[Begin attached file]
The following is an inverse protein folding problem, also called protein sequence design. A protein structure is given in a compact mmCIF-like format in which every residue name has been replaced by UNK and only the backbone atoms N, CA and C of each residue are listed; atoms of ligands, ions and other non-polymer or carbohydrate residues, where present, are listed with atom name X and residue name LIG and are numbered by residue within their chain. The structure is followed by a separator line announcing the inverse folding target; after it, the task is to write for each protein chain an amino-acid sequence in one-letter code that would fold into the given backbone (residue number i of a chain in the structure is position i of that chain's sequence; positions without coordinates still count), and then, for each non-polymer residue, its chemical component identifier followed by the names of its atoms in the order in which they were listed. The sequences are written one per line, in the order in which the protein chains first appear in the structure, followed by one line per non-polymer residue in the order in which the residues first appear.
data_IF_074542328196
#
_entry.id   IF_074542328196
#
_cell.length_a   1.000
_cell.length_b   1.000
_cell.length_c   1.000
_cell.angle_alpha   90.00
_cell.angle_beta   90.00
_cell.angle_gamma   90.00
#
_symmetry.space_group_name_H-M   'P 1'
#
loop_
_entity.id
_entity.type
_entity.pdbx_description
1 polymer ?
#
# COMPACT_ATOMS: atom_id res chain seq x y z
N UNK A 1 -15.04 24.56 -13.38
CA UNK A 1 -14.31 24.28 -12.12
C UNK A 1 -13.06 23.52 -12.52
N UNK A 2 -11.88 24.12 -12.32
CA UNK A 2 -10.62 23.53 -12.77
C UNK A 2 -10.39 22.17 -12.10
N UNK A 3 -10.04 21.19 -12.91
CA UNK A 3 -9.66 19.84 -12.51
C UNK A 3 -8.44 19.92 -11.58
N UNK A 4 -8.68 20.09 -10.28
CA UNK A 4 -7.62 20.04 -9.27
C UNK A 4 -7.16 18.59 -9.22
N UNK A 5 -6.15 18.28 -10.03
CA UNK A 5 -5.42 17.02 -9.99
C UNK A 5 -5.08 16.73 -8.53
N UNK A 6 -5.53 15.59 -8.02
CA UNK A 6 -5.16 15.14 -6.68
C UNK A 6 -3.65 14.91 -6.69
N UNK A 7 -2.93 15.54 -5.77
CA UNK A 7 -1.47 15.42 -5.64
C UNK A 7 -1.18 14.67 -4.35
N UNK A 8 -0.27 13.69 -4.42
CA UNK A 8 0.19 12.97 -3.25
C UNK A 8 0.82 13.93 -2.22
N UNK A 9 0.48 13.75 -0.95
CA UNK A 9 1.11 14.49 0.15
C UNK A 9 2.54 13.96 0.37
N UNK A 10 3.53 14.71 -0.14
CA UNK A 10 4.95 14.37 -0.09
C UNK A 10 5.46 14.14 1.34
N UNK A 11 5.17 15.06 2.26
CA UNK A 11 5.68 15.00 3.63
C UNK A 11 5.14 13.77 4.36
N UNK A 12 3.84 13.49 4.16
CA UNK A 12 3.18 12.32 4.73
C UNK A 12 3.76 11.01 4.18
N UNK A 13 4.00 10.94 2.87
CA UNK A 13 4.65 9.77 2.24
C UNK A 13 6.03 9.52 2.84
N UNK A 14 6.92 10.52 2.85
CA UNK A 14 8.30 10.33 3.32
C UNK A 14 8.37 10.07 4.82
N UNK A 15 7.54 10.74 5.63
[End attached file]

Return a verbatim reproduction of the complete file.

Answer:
The following is an inverse protein folding problem, also called protein sequence design. A protein structure is given in a compact mmCIF-like format in which every residue name has been replaced by UNK and only the backbone atoms N, CA and C of each residue are listed; atoms of ligands, ions and other non-polymer or carbohydrate residues, where present, are listed with atom name X and residue name LIG and are numbered by residue within their chain. The structure is followed by a separator line announcing the inverse folding target; after it, the task is to write for each protein chain an amino-acid sequence in one-letter code that would fold into the given backbone (residue number i of a chain in the structure is position i of that chain's sequence; positions without coordinates still count), and then, for each non-polymer residue, its chemical component identifier followed by the names of its atoms in the order in which they were listed. The sequences are written one per line, in the order in which the protein chains first appear in the structure, followed by one line per non-polymer residue in the order in which the residues first appear.
data_IF_074542328196
#
_entry.id   IF_074542328196
#
_cell.length_a   1.000
_cell.length_b   1.000
_cell.length_c   1.000
_cell.angle_alpha   90.00
_cell.angle_beta   90.00
_cell.angle_gamma   90.00
#
_symmetry.space_group_name_H-M   'P 1'
#
loop_
_entity.id
_entity.type
_entity.pdbx_description
1 polymer ?
#
# COMPACT_ATOMS: atom_id res chain seq x y z
N UNK A 1 -15.04 24.56 -13.38
CA UNK A 1 -14.31 24.28 -12.12
C UNK A 1 -13.06 23.52 -12.52
N UNK A 2 -11.88 24.12 -12.32
CA UNK A 2 -10.62 23.53 -12.77
C UNK A 2 -10.39 22.17 -12.10
N UNK A 3 -10.04 21.19 -12.91
CA UNK A 3 -9.66 19.84 -12.51
C UNK A 3 -8.44 19.92 -11.58
N UNK A 4 -8.68 20.09 -10.28
CA UNK A 4 -7.62 20.04 -9.27
C UNK A 4 -7.16 18.59 -9.22
N UNK A 5 -6.15 18.28 -10.03
CA UNK A 5 -5.42 17.02 -9.99
C UNK A 5 -5.08 16.73 -8.53
N UNK A 6 -5.53 15.59 -8.02
CA UNK A 6 -5.16 15.14 -6.68
C UNK A 6 -3.65 14.91 -6.69
N UNK A 7 -2.93 15.54 -5.77
CA UNK A 7 -1.47 15.42 -5.64
C UNK A 7 -1.18 14.67 -4.35
N UNK A 8 -0.27 13.69 -4.42
CA UNK A 8 0.19 12.97 -3.25
C UNK A 8 0.82 13.93 -2.22
N UNK A 9 0.48 13.75 -0.95
CA UNK A 9 1.11 14.49 0.15
C UNK A 9 2.54 13.96 0.37
N UNK A 10 3.53 14.71 -0.14
CA UNK A 10 4.95 14.37 -0.09
C UNK A 10 5.46 14.14 1.34
N UNK A 11 5.17 15.06 2.26
CA UNK A 11 5.68 15.00 3.63
C UNK A 11 5.14 13.77 4.36
N UNK A 12 3.84 13.49 4.16
CA UNK A 12 3.18 12.32 4.73
C UNK A 12 3.76 11.01 4.18
N UNK A 13 4.00 10.94 2.87
CA UNK A 13 4.65 9.77 2.24
C UNK A 13 6.03 9.52 2.84
N UNK A 14 6.92 10.52 2.85
CA UNK A 14 8.30 10.33 3.32
C UNK A 14 8.37 10.07 4.82
N UNK A 15 7.54 10.74 5.63